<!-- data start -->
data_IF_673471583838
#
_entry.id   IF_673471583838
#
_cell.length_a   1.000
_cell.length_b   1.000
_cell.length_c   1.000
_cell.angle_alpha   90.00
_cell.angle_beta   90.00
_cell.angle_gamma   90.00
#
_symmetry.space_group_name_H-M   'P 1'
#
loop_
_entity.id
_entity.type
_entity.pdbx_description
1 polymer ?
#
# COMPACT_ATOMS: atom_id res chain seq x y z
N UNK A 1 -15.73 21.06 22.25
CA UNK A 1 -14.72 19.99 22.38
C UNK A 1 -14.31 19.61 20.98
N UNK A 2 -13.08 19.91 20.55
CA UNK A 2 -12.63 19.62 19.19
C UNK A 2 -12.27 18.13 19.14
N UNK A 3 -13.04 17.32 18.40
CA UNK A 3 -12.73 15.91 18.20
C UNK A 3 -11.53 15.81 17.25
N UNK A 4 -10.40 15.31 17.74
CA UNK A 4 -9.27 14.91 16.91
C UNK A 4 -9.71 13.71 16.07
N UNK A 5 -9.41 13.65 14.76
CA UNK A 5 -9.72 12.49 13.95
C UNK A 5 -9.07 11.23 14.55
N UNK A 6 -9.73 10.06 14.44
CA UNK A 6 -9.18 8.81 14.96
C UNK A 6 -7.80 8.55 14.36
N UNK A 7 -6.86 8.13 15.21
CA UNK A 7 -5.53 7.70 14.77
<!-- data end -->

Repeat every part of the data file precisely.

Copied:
data_IF_673471583838
#
_entry.id   IF_673471583838
#
_cell.length_a   1.000
_cell.length_b   1.000
_cell.length_c   1.000
_cell.angle_alpha   90.00
_cell.angle_beta   90.00
_cell.angle_gamma   90.00
#
_symmetry.space_group_name_H-M   'P 1'
#
loop_
_entity.id
_entity.type
_entity.pdbx_description
1 polymer ?
#
# COMPACT_ATOMS: atom_id res chain seq x y z
N UNK A 1 -15.73 21.06 22.25
CA UNK A 1 -14.72 19.99 22.38
C UNK A 1 -14.31 19.61 20.98
N UNK A 2 -13.08 19.91 20.55
CA UNK A 2 -12.63 19.62 19.19
C UNK A 2 -12.27 18.13 19.14
N UNK A 3 -13.04 17.32 18.40
CA UNK A 3 -12.73 15.91 18.20
C UNK A 3 -11.53 15.81 17.25
N UNK A 4 -10.40 15.31 17.74
CA UNK A 4 -9.27 14.91 16.91
C UNK A 4 -9.71 13.71 16.07
N UNK A 5 -9.41 13.65 14.76
CA UNK A 5 -9.72 12.49 13.95
C UNK A 5 -9.07 11.23 14.55
N UNK A 6 -9.73 10.06 14.44
CA UNK A 6 -9.18 8.81 14.96
C UNK A 6 -7.80 8.55 14.36
N UNK A 7 -6.86 8.13 15.21
CA UNK A 7 -5.53 7.70 14.77